Best bet is to (a) establish your own ground rules early and (b) accept that you’ll still never be perfect regardless of your rules and (c) appreciate that the world is like your favorite in-law/sibling who has completely different “facts” from the ones you dug up… and just think of it as Thanksgiving dinner all year long. Now, pass the gravy, please…

Liking Jeffrey Dahmer

29 Jun

I’m at ALA in Chicago this week and spending a lot of time talking about Jeffrey Dahmer. It reminds me that a writer should probably “like” his/her main character. Even if it’s simply liking how terrible they are. Otherwise, it’s gonna be a long couple months (years!) with someone you don’t look forward to spending time with. Drafting, editing, promotion, discussions with readers… it’s a long-term relationship for sure.

And I still look forward to spending time with Jeff.

In Project Cain, Jeff Jacobson is the first-person protagonist and teenage clone of Jeffrey Dahmer. In Cain’s Blood (the accompanying adult thriller), Jeff is the “side-kick” of the protagonist and still, alas, the genetic copy of this infamous murderer. That’s two books I had to hang with this kid (with one entirely from HIS point of view), so it was doubly important he become someone I wanted to spend so much time with.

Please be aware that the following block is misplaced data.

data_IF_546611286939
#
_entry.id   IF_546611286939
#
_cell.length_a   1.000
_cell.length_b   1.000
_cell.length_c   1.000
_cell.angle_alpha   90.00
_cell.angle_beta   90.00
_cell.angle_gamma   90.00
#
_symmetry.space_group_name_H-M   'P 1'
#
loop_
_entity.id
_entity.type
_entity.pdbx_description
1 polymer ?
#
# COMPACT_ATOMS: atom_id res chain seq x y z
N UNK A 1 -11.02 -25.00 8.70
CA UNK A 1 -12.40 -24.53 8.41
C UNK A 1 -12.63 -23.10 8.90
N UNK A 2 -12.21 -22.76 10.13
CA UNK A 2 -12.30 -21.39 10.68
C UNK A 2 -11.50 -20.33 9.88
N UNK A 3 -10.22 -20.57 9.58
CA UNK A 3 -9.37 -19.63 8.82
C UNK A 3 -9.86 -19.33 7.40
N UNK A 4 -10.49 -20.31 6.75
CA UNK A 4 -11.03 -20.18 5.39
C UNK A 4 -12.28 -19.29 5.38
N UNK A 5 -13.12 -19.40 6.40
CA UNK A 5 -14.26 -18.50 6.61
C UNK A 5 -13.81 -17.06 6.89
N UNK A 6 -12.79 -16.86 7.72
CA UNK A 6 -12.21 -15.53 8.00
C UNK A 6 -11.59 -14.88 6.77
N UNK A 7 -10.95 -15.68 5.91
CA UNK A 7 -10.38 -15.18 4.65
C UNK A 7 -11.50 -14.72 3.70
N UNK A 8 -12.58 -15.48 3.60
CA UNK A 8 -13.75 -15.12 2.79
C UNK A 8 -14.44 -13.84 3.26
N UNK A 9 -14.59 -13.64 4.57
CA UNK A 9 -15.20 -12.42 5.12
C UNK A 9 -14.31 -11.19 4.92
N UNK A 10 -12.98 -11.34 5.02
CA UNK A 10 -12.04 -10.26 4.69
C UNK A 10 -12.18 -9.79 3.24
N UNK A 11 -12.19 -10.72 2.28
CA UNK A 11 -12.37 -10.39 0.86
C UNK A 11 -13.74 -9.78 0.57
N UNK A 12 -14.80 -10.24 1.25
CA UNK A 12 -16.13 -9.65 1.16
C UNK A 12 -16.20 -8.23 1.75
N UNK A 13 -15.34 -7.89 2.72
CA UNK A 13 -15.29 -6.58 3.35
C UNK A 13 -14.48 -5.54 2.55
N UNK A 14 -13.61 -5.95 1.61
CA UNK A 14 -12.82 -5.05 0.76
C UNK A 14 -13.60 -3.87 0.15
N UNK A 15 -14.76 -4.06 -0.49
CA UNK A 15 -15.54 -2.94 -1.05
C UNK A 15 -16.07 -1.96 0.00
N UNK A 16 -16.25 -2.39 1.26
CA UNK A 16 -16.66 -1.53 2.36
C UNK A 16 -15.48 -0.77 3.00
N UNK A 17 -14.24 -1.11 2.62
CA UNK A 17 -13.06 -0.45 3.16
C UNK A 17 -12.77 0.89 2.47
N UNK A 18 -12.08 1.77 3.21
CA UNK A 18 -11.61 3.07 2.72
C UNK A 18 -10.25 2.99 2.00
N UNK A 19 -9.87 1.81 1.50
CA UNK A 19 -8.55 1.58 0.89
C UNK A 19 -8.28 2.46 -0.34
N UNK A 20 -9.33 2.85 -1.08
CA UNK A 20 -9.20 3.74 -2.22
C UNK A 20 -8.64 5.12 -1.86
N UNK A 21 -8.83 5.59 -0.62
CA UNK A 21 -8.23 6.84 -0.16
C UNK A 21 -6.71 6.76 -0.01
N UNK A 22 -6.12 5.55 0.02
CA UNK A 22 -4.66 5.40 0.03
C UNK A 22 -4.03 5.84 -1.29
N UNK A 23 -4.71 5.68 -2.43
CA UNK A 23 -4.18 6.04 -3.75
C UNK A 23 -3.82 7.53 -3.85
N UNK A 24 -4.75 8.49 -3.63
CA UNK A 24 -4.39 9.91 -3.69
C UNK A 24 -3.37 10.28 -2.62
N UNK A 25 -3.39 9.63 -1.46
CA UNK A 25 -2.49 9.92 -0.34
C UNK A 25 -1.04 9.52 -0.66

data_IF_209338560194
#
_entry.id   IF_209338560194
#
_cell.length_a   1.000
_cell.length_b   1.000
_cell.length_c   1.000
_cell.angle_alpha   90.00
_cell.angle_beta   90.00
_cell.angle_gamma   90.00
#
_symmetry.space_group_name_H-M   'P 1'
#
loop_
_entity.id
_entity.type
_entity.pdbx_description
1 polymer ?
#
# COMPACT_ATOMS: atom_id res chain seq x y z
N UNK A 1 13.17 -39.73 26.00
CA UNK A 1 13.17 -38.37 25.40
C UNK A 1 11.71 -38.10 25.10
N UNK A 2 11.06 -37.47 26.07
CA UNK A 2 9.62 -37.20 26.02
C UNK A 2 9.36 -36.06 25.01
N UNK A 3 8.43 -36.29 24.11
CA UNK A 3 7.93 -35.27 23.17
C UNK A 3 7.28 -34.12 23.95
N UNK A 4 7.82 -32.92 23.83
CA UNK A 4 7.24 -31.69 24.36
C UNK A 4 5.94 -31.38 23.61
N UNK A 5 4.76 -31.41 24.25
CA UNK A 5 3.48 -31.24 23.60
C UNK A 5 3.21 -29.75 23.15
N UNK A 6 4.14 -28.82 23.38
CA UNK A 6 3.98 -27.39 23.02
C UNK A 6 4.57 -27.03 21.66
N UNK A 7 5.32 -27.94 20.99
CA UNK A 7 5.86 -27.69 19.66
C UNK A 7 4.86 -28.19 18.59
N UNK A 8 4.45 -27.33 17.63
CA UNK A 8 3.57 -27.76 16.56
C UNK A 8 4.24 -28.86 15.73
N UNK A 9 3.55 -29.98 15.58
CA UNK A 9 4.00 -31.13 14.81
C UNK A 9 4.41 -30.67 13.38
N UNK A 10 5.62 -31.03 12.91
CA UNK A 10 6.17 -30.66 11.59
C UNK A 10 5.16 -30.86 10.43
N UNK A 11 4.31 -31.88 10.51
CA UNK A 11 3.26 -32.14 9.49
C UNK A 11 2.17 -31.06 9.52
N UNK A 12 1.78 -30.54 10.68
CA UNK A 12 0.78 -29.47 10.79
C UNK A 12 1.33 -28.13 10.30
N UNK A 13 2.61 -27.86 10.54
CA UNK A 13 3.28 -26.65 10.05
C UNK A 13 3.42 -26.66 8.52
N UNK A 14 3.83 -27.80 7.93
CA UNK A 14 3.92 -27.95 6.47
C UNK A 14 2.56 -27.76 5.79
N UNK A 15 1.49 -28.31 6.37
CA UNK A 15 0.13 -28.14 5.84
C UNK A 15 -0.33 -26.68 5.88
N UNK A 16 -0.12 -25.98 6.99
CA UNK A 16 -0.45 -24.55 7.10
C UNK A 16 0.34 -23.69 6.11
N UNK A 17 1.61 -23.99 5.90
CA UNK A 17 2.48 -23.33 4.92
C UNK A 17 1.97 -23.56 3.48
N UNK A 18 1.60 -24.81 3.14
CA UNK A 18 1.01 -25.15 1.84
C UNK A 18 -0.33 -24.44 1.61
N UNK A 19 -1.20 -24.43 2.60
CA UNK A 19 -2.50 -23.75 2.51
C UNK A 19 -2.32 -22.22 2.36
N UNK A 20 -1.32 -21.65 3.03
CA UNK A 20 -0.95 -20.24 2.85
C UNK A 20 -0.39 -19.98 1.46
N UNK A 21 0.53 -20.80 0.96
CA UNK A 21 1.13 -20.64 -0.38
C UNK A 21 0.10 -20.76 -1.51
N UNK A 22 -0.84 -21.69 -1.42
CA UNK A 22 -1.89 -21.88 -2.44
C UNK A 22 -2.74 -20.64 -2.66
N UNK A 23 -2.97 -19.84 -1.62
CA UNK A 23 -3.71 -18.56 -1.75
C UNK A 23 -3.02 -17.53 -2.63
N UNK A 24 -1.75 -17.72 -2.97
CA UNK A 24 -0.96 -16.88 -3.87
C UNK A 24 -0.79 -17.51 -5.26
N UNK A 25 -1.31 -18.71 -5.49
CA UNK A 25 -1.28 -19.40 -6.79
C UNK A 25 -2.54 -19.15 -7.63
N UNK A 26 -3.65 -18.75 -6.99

Many main characters are some idealized version of the author himself/herself…. Always fun to spend time with. But I couldn’t do that with Jeff Jacobson. (1) My own teenage issues weren’t the “search for self” variety Jeff faces in Project Cain, those many of my students face, or many of my adult friends assert to have faced back in the day. (2) Jeff IS the clone of an actual person, and as this novel is partly an exploration of Nature/Nurture, I’d hoped to explore that nature stuff by focusing as much on the actual person as possible.

So, I went to the source. I went to Dahmer. Filmed interviews. Court transcripts. Memoirs by family and friends. Lurid biographies. In the books’ acknowledgements, I make a crack about one of my sons asking me to “please stop talking about Jeffrey Dahmer.” True story. Because I’d spent months with the guy and wanted to share every new discovery right away.